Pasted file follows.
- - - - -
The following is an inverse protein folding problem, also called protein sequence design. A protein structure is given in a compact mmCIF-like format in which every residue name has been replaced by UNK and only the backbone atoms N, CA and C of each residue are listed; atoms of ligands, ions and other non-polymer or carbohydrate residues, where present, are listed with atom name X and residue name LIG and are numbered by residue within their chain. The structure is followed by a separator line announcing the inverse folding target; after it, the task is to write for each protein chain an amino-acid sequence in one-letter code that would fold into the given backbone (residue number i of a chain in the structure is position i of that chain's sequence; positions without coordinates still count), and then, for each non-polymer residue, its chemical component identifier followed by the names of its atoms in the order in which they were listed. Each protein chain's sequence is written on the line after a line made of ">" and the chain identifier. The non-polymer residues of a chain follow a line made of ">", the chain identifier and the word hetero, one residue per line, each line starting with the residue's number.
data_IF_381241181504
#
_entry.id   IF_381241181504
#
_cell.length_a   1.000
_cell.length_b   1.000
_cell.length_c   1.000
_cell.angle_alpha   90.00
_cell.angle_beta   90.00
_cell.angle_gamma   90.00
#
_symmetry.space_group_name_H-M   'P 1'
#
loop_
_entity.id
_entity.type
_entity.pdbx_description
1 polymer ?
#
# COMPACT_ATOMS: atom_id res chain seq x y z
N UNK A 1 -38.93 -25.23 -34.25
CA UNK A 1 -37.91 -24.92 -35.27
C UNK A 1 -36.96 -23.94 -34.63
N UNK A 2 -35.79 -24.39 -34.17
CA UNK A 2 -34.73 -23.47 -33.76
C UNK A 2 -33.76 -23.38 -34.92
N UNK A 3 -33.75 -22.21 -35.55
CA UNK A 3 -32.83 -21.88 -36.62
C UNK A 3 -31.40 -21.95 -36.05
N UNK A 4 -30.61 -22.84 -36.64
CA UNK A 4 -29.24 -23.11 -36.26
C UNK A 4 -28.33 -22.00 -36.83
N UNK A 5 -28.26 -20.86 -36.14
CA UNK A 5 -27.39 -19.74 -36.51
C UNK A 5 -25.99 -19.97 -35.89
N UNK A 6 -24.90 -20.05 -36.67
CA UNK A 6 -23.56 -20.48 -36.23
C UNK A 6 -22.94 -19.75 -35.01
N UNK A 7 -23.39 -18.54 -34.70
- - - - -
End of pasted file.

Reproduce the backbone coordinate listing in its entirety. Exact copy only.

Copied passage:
The following is an inverse protein folding problem, also called protein sequence design. A protein structure is given in a compact mmCIF-like format in which every residue name has been replaced by UNK and only the backbone atoms N, CA and C of each residue are listed; atoms of ligands, ions and other non-polymer or carbohydrate residues, where present, are listed with atom name X and residue name LIG and are numbered by residue within their chain. The structure is followed by a separator line announcing the inverse folding target; after it, the task is to write for each protein chain an amino-acid sequence in one-letter code that would fold into the given backbone (residue number i of a chain in the structure is position i of that chain's sequence; positions without coordinates still count), and then, for each non-polymer residue, its chemical component identifier followed by the names of its atoms in the order in which they were listed. Each protein chain's sequence is written on the line after a line made of ">" and the chain identifier. The non-polymer residues of a chain follow a line made of ">", the chain identifier and the word hetero, one residue per line, each line starting with the residue's number.
data_IF_381241181504
#
_entry.id   IF_381241181504
#
_cell.length_a   1.000
_cell.length_b   1.000
_cell.length_c   1.000
_cell.angle_alpha   90.00
_cell.angle_beta   90.00
_cell.angle_gamma   90.00
#
_symmetry.space_group_name_H-M   'P 1'
#
loop_
_entity.id
_entity.type
_entity.pdbx_description
1 polymer ?
#
# COMPACT_ATOMS: atom_id res chain seq x y z
N UNK A 1 -38.93 -25.23 -34.25
CA UNK A 1 -37.91 -24.92 -35.27
C UNK A 1 -36.96 -23.94 -34.63
N UNK A 2 -35.79 -24.39 -34.17
CA UNK A 2 -34.73 -23.47 -33.76
C UNK A 2 -33.76 -23.38 -34.92
N UNK A 3 -33.75 -22.21 -35.55
CA UNK A 3 -32.83 -21.88 -36.62
C UNK A 3 -31.40 -21.95 -36.05
N UNK A 4 -30.61 -22.84 -36.64
CA UNK A 4 -29.24 -23.11 -36.26
C UNK A 4 -28.33 -22.00 -36.83
N UNK A 5 -28.26 -20.86 -36.14
CA UNK A 5 -27.39 -19.74 -36.51
C UNK A 5 -25.99 -19.97 -35.89
N UNK A 6 -24.90 -20.05 -36.67
CA UNK A 6 -23.56 -20.48 -36.23
C UNK A 6 -22.94 -19.75 -35.01
N UNK A 7 -23.39 -18.54 -34.70